The U.S. Army looks to decommission nine long-range surveillance groups from active duty in 2016 as part of an effort to reorganize the armed forces, Stars and Stripes reported Friday.
Alex Horton writes the Defense Department could decide on the deactivation of three active-duty and six National Guard Long-Range Surveillance companies over the next two months.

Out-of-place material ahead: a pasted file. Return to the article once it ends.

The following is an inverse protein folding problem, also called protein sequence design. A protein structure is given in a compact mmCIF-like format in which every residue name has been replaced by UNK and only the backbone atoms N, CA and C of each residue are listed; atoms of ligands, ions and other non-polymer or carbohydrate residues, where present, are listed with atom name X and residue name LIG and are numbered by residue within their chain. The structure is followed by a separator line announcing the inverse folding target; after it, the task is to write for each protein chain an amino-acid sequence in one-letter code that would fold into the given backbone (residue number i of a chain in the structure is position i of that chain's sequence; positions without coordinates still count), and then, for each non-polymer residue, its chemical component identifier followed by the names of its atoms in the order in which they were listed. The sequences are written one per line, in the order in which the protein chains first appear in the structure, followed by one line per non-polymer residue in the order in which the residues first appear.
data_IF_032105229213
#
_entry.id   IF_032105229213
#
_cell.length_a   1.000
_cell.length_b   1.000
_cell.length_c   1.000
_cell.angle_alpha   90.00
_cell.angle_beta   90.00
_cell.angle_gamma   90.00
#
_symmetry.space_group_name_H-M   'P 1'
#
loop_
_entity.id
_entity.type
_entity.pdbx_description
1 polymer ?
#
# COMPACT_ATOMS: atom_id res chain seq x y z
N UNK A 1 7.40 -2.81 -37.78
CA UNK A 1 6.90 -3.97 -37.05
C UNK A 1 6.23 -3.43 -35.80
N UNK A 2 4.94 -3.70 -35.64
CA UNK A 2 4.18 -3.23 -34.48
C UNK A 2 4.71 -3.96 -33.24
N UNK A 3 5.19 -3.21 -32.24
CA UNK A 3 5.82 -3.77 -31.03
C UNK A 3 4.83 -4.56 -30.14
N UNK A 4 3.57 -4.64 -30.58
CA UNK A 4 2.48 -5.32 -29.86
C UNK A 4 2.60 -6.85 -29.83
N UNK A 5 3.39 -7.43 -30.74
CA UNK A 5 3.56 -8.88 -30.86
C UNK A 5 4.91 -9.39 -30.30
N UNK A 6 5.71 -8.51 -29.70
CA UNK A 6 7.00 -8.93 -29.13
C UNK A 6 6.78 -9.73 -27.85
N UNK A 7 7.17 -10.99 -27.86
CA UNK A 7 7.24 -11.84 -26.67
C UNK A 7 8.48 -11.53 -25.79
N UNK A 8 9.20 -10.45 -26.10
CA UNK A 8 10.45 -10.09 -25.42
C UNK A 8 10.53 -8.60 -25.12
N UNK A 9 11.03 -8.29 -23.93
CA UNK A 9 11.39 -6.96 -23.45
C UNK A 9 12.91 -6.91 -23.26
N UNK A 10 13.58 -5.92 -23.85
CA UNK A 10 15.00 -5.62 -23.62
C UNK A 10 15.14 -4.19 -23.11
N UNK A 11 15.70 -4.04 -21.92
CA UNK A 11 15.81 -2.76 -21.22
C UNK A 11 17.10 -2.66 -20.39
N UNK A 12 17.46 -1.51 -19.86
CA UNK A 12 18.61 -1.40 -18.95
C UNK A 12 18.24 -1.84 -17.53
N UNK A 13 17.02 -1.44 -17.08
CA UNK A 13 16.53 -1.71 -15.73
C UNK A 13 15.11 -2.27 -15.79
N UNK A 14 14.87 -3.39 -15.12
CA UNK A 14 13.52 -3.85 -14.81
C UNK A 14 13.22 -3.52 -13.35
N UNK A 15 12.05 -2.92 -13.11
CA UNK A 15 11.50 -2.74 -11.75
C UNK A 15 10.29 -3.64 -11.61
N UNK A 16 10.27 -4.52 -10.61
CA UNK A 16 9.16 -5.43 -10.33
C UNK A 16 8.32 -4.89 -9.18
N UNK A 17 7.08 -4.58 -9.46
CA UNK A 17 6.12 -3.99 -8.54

Army spokesman Troy Rolan told the publication that commanders identified the nine long-range surveillance groups as low priority.
The LRS units consist of 15 teams with six crew members whose function is to monitor enemy movement and collect intelligence for commanders, Horton reports.
Rolan noted that approximately 882 soldiers serve in the nine remaining LRS units.
The report said LRS troops believe the move to deactivate the units will affect the readiness and battlefield-intelligence gathering efforts of the Army and will put heavy reliance on technology for monitoring needs.